Ex-NASA engineer creates the friendliest car horn you’ll ever hear

A honk of your car horn, no matter how well-meaning, has the potential to elicit one of a variety of interesting responses from other drivers.

On a good day they’ll immediately understand the reason for your toot — perhaps they didn’t notice the traffic signal switch to green — perhaps even raising their hand to apologize or as a show of thanks. But on another occasion, perhaps dependent on the kind of day they’ve had, a helpful honk may prompt them to leave the comfort of their driving seat to grab a heavy bat-like object from their trunk before setting about altering the shape of your car with a carefully administered beating.

The problem is that the car horn, pretty much any way you press it, just doesn’t sound as polite as you’d sometime like it to.

That’s why Mark Rober, evidently a man of impeccable manners, decided to design a super-polite horn. And it seems to be working out for him (i.e., no impromptu hospital visits have been reported so far).

Rober, a former NASA engineer who loves making stuff, fitted the “nicest car horn ever” into his VW Jetta before testing it out in real-world situations on his daily drives.

The contraption actually offers three types of honk. First up is the “courtesy horn,” the politest of the three options that emits two super-quick chirps, which, as Rober says in his video, are not only friendly sounding, but also a little quieter than a normal horn.

Rober says that this is the one he uses most often, like when he’s at a stop light and the person in front misses it changing because they’re busy looking at their smartphone. When that happens, he says he’s not annoyed, he just wants to give them a friendly nudge: “I’m not upset, I’m just like, ‘Hey, dude, the light’s green, no big deal.'”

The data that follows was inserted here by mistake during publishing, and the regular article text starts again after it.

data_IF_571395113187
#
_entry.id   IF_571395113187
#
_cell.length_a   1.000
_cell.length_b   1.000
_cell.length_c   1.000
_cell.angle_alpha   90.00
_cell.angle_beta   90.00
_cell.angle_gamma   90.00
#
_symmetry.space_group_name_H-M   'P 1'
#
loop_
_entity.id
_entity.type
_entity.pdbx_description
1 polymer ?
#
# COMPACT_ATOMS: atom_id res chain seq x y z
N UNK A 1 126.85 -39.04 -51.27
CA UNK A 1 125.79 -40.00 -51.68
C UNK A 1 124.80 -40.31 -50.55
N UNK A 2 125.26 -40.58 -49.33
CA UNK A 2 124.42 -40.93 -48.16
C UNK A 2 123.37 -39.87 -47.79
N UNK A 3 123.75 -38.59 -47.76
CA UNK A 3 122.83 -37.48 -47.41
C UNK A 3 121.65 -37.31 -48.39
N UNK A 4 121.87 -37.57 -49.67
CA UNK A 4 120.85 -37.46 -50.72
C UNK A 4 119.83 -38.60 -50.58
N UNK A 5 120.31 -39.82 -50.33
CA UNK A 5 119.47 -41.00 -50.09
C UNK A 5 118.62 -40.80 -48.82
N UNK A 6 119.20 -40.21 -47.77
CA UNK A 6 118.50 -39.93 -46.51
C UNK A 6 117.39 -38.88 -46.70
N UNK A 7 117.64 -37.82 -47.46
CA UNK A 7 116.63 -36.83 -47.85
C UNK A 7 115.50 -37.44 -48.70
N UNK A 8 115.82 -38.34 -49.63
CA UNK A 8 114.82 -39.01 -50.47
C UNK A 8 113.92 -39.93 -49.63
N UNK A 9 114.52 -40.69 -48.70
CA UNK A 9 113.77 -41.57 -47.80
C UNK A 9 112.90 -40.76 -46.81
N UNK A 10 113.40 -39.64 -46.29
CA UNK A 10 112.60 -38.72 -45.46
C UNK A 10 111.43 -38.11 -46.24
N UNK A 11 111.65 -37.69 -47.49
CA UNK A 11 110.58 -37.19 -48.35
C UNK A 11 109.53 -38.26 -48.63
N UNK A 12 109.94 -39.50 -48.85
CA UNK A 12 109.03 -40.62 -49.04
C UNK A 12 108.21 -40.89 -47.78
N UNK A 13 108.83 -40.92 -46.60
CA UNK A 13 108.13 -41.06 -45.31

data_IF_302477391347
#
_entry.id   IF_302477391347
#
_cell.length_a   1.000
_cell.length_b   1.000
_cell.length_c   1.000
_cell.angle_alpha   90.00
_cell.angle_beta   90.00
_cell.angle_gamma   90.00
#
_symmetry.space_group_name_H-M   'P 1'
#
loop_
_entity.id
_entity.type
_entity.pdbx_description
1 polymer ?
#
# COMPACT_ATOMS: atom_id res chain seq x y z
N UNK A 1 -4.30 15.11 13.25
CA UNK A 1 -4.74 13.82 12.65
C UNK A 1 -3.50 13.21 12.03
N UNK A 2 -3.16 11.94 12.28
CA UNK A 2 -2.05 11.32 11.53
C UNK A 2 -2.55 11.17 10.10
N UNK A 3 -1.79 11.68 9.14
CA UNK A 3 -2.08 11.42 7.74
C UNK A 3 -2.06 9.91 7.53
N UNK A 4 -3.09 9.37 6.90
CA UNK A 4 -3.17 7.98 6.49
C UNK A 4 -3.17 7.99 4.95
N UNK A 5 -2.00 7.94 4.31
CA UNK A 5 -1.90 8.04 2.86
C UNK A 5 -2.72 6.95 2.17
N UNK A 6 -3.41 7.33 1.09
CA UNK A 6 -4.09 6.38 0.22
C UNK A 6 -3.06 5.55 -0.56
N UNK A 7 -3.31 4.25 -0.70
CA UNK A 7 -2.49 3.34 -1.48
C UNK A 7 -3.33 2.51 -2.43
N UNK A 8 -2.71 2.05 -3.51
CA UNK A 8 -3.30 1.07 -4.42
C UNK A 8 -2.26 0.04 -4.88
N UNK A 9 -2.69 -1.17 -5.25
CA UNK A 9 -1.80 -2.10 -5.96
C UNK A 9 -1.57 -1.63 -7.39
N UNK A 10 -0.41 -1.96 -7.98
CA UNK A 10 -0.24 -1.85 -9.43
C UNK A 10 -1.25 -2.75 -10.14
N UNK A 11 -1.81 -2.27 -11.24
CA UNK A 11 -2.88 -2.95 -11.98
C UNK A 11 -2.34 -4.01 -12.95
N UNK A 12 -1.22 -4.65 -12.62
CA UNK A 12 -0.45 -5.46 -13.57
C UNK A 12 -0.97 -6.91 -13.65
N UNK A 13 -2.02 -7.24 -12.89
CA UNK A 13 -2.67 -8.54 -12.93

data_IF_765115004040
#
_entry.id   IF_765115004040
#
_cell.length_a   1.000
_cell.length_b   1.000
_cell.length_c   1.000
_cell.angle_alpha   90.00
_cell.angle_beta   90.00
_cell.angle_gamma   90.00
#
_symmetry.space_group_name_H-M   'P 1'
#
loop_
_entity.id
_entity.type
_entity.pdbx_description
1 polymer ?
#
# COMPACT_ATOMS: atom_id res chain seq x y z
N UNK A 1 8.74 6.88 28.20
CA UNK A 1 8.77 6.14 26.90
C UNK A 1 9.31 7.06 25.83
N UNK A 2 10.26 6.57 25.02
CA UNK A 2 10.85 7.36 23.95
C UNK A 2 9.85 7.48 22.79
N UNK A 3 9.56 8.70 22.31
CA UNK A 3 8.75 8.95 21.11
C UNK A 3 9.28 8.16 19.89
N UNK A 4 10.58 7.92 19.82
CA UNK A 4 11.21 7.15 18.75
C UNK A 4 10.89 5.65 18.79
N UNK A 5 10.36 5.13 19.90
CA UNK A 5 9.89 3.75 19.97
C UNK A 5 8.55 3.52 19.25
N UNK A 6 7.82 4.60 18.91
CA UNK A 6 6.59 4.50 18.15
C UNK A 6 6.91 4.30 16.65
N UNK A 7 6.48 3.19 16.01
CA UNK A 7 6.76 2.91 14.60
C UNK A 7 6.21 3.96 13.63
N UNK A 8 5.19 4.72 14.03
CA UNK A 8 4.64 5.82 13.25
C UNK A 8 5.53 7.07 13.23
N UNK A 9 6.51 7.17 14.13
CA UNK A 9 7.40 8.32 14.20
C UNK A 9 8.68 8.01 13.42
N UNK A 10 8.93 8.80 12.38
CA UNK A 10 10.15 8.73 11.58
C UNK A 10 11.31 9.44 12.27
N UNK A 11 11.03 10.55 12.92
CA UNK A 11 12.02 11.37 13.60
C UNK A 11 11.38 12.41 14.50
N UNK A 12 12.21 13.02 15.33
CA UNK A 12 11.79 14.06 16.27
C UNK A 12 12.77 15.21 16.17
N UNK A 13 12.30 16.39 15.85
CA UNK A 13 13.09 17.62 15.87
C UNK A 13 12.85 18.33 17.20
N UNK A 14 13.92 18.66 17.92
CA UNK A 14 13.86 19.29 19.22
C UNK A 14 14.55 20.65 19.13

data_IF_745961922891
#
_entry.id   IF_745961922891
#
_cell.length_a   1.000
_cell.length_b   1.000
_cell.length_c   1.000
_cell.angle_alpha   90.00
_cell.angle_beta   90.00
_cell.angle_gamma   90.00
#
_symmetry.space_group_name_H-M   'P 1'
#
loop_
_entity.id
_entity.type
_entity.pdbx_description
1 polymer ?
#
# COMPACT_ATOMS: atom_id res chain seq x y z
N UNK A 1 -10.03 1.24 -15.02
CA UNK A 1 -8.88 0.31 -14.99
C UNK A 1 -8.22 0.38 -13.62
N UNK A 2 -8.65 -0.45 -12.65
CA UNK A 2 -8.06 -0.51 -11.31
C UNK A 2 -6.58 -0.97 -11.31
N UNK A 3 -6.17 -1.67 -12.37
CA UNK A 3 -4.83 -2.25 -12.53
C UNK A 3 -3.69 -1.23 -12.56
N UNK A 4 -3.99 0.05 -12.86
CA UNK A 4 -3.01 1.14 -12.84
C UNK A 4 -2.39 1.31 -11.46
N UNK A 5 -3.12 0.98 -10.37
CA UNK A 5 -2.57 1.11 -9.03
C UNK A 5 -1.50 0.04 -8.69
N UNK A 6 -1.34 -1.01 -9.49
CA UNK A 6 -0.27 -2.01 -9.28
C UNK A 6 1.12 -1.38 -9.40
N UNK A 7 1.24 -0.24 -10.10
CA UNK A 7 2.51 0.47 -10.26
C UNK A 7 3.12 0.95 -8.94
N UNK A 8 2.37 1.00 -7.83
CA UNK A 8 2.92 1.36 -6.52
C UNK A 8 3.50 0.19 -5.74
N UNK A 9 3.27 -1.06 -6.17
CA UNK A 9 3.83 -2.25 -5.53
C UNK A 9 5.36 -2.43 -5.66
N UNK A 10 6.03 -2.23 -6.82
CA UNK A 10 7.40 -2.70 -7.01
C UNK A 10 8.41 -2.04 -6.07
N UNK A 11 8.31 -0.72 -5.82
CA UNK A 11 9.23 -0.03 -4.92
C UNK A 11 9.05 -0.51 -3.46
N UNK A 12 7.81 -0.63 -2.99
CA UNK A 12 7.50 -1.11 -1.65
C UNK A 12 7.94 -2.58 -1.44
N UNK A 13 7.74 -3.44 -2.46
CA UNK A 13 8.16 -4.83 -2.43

The second horn option is “one notch nicer than a courtesy honk” and isn’t really a honk at all. Indeed, anyone that hears it will wonder if R2-D2 is in the vicinity, because that’s kind of what it sounds like.

The various parts used to make the unique horn system were all bought on Amazon, and Rober gives a quick explanation in the video (above) about how he and  a couple of buddies set about building it.

Of course, Rober knows all too well that there may be times when a severe honk is called for in order to express strong feelings of dissatisfaction. For these occasions he’s installed the kind of ear-splitting horn you get on trains and semi-trucks, which works when you hit the red button. Rober recommends you only use this beast in “extreme situations.” And yes, there may be consequences.


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